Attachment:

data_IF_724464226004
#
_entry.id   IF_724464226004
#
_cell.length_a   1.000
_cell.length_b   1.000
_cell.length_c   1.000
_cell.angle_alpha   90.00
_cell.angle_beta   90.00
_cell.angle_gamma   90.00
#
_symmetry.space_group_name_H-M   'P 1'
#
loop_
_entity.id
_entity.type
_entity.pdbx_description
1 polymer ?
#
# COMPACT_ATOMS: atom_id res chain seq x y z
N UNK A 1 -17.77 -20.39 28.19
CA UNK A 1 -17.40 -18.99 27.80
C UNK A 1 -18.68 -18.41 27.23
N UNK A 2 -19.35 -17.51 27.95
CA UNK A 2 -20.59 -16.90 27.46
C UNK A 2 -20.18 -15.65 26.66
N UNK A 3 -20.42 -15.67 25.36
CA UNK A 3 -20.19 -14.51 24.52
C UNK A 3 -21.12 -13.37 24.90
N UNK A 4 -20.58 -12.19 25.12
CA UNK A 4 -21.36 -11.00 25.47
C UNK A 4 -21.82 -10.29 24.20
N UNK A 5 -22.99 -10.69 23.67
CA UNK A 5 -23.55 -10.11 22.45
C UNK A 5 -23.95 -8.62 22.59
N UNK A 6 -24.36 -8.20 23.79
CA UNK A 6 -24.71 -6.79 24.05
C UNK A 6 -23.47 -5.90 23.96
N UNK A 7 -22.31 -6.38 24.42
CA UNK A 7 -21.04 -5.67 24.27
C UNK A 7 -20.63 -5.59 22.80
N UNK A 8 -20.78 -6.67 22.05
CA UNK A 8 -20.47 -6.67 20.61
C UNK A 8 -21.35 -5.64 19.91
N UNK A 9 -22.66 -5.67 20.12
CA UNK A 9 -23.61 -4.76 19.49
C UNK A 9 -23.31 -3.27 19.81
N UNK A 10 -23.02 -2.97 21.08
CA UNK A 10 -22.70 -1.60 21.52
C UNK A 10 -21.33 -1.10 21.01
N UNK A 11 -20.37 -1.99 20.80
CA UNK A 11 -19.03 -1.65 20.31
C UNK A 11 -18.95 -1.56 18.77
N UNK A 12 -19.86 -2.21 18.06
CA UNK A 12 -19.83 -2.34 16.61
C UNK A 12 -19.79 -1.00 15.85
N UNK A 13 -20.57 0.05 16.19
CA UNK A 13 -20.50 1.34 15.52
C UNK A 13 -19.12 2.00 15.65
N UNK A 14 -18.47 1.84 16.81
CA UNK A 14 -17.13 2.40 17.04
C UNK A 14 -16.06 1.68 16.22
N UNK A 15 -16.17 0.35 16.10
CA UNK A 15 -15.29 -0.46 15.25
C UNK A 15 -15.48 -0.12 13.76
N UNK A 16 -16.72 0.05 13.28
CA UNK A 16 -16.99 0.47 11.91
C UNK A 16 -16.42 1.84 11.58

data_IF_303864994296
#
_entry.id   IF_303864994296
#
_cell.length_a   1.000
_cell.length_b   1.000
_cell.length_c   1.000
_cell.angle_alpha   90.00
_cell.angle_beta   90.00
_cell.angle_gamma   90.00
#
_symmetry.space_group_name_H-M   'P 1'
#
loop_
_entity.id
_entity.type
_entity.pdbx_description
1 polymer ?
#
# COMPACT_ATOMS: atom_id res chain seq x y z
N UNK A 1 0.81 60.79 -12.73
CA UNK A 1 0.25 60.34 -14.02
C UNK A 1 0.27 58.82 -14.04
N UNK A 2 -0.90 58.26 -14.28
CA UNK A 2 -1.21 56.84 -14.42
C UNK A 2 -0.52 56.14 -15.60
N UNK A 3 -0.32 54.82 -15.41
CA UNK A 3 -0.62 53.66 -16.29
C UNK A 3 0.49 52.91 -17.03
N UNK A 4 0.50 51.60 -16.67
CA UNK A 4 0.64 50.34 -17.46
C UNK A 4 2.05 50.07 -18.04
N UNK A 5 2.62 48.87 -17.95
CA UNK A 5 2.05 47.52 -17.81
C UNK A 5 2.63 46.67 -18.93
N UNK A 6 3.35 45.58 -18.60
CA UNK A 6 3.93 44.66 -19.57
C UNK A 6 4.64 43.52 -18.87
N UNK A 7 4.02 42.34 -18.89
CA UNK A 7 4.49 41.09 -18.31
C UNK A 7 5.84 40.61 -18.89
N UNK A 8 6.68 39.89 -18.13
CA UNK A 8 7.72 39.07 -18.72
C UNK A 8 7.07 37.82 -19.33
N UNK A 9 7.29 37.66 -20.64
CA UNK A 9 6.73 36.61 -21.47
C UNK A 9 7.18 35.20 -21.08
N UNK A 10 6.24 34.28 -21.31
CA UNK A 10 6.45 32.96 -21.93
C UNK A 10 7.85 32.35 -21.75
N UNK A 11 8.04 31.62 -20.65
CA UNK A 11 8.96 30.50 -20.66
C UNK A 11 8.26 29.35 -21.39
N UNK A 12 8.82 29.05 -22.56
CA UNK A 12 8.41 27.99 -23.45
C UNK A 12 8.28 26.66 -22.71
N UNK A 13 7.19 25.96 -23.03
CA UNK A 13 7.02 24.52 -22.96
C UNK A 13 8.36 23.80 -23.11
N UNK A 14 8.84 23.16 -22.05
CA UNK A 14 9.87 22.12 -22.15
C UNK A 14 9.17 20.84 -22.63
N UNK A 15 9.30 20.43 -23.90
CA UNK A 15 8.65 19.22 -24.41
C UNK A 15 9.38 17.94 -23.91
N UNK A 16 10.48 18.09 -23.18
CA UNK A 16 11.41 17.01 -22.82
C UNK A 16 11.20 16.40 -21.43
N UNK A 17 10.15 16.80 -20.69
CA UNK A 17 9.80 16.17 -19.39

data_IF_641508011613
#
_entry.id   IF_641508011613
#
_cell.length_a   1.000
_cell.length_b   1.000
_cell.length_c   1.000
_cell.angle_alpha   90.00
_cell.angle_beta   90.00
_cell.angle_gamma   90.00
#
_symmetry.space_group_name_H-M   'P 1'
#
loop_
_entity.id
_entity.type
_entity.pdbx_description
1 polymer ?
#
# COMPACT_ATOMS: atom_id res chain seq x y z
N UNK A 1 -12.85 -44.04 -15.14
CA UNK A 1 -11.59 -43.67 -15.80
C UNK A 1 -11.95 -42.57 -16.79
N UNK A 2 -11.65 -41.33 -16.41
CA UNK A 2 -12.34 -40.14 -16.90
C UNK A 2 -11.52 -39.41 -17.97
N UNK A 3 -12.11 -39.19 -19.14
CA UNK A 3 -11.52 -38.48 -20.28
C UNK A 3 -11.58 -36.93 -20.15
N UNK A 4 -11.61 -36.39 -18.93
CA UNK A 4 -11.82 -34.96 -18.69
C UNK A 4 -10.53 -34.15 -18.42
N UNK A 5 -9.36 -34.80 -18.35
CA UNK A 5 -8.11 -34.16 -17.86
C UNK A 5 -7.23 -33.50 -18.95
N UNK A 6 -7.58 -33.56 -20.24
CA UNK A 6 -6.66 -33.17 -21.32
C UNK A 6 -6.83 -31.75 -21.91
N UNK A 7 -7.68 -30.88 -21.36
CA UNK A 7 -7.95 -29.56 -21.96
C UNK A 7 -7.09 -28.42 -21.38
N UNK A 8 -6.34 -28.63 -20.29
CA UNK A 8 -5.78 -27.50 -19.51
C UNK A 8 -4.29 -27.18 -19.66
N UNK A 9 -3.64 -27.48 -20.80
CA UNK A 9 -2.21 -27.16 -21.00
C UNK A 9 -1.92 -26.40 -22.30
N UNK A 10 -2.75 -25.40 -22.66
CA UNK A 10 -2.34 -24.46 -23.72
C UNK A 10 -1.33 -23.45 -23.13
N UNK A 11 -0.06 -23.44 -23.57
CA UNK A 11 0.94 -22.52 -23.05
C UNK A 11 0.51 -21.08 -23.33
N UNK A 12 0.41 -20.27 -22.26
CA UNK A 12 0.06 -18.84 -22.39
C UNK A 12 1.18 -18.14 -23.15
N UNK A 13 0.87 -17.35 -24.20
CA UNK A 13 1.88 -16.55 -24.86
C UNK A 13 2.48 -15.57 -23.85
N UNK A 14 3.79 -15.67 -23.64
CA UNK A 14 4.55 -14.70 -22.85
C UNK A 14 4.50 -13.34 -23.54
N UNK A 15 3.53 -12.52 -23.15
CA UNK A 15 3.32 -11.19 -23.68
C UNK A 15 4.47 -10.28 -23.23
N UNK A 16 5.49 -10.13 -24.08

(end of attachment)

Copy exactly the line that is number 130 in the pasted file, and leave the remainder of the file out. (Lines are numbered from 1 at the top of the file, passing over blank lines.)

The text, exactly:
C UNK A 14 9.17 20.84 -22.63